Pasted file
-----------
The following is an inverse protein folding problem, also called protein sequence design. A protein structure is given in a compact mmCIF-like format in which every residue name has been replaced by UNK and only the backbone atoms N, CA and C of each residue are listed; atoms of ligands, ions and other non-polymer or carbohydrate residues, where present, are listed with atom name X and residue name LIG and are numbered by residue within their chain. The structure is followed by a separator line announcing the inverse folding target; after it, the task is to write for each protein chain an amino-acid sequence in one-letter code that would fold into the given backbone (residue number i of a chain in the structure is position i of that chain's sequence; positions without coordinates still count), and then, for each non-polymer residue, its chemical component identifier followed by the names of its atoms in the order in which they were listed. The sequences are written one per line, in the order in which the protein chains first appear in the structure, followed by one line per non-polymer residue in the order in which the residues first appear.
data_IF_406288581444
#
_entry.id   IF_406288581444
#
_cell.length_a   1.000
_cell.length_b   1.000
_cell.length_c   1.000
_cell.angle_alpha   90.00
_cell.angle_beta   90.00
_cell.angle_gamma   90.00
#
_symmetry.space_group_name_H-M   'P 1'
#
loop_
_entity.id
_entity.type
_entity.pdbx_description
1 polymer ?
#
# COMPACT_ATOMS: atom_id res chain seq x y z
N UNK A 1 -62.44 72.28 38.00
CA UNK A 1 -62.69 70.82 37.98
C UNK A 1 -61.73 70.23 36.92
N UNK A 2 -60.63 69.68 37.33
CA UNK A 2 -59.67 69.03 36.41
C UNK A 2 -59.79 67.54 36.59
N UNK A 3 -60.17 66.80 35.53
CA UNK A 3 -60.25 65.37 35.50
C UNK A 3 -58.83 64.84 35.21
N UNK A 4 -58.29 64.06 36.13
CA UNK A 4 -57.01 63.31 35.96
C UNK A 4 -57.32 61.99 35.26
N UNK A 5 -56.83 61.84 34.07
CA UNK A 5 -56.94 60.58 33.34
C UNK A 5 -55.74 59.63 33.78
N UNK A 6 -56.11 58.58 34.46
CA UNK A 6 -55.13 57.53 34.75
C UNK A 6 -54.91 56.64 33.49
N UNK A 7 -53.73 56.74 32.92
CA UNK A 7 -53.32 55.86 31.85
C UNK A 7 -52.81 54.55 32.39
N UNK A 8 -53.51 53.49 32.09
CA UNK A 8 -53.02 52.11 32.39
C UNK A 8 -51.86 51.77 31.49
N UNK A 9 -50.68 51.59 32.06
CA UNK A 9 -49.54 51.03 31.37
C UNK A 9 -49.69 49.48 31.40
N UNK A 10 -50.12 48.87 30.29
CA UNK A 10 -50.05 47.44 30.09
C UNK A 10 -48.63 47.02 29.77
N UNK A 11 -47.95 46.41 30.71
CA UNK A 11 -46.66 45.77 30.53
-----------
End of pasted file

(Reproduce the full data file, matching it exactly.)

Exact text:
The following is an inverse protein folding problem, also called protein sequence design. A protein structure is given in a compact mmCIF-like format in which every residue name has been replaced by UNK and only the backbone atoms N, CA and C of each residue are listed; atoms of ligands, ions and other non-polymer or carbohydrate residues, where present, are listed with atom name X and residue name LIG and are numbered by residue within their chain. The structure is followed by a separator line announcing the inverse folding target; after it, the task is to write for each protein chain an amino-acid sequence in one-letter code that would fold into the given backbone (residue number i of a chain in the structure is position i of that chain's sequence; positions without coordinates still count), and then, for each non-polymer residue, its chemical component identifier followed by the names of its atoms in the order in which they were listed. The sequences are written one per line, in the order in which the protein chains first appear in the structure, followed by one line per non-polymer residue in the order in which the residues first appear.
data_IF_406288581444
#
_entry.id   IF_406288581444
#
_cell.length_a   1.000
_cell.length_b   1.000
_cell.length_c   1.000
_cell.angle_alpha   90.00
_cell.angle_beta   90.00
_cell.angle_gamma   90.00
#
_symmetry.space_group_name_H-M   'P 1'
#
loop_
_entity.id
_entity.type
_entity.pdbx_description
1 polymer ?
#
# COMPACT_ATOMS: atom_id res chain seq x y z
N UNK A 1 -62.44 72.28 38.00
CA UNK A 1 -62.69 70.82 37.98
C UNK A 1 -61.73 70.23 36.92
N UNK A 2 -60.63 69.68 37.33
CA UNK A 2 -59.67 69.03 36.41
C UNK A 2 -59.79 67.54 36.59
N UNK A 3 -60.17 66.80 35.53
CA UNK A 3 -60.25 65.37 35.50
C UNK A 3 -58.83 64.84 35.21
N UNK A 4 -58.29 64.06 36.13
CA UNK A 4 -57.01 63.31 35.96
C UNK A 4 -57.32 61.99 35.26
N UNK A 5 -56.83 61.84 34.07
CA UNK A 5 -56.94 60.58 33.34
C UNK A 5 -55.74 59.63 33.78
N UNK A 6 -56.11 58.58 34.46
CA UNK A 6 -55.13 57.53 34.75
C UNK A 6 -54.91 56.64 33.49
N UNK A 7 -53.73 56.74 32.92
CA UNK A 7 -53.32 55.86 31.85
C UNK A 7 -52.81 54.55 32.39
N UNK A 8 -53.51 53.49 32.09
CA UNK A 8 -53.02 52.11 32.39
C UNK A 8 -51.86 51.77 31.49
N UNK A 9 -50.68 51.59 32.06
CA UNK A 9 -49.54 51.03 31.37
C UNK A 9 -49.69 49.48 31.40
N UNK A 10 -50.12 48.87 30.29
CA UNK A 10 -50.05 47.44 30.09
C UNK A 10 -48.63 47.02 29.77
N UNK A 11 -47.95 46.41 30.71
CA UNK A 11 -46.66 45.77 30.53